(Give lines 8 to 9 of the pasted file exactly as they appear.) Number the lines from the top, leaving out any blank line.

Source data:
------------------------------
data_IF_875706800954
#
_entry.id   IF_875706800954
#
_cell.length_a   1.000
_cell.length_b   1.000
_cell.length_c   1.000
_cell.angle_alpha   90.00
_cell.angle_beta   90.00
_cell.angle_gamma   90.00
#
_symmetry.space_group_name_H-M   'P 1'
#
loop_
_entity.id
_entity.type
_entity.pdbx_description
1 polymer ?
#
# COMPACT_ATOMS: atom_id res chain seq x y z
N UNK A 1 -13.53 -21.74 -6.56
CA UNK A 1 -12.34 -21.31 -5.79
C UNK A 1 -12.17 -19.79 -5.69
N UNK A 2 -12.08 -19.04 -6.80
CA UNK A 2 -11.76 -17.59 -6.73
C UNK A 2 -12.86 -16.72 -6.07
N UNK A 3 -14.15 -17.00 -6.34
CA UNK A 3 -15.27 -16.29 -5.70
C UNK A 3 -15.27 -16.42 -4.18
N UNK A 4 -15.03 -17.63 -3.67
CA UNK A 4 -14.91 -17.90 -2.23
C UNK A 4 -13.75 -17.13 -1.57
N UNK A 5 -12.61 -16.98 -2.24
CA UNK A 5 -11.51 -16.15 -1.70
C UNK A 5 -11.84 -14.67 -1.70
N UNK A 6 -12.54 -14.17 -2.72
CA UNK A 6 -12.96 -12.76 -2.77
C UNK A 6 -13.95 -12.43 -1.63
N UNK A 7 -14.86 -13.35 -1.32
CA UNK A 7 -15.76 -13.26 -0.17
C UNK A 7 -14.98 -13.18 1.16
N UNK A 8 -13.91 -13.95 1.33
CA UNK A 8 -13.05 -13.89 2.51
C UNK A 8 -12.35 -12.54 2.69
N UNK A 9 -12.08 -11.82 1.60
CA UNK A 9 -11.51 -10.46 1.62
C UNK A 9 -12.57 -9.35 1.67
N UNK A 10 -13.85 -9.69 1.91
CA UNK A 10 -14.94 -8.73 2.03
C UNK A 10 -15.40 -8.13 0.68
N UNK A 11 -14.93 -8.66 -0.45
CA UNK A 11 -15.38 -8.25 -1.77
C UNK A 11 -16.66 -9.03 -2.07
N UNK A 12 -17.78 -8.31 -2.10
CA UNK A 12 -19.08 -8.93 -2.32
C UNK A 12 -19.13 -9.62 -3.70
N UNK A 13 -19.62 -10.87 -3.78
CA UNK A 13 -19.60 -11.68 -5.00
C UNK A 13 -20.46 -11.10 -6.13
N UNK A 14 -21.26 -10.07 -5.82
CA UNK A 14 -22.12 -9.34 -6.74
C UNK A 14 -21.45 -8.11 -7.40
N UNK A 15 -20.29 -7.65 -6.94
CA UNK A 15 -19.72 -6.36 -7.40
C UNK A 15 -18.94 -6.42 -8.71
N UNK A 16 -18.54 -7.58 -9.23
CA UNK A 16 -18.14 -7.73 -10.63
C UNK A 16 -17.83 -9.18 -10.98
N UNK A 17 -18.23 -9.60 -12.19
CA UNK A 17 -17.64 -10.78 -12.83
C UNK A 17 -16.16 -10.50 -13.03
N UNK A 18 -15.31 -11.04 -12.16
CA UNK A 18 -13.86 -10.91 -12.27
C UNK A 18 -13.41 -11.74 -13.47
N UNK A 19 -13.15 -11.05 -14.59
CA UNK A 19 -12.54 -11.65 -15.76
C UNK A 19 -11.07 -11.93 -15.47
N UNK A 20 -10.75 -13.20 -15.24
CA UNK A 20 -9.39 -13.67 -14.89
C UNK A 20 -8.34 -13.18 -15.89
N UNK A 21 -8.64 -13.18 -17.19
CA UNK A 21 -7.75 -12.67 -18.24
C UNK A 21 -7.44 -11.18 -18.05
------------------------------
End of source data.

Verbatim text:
_cell.angle_alpha   90.00
_cell.angle_beta   90.00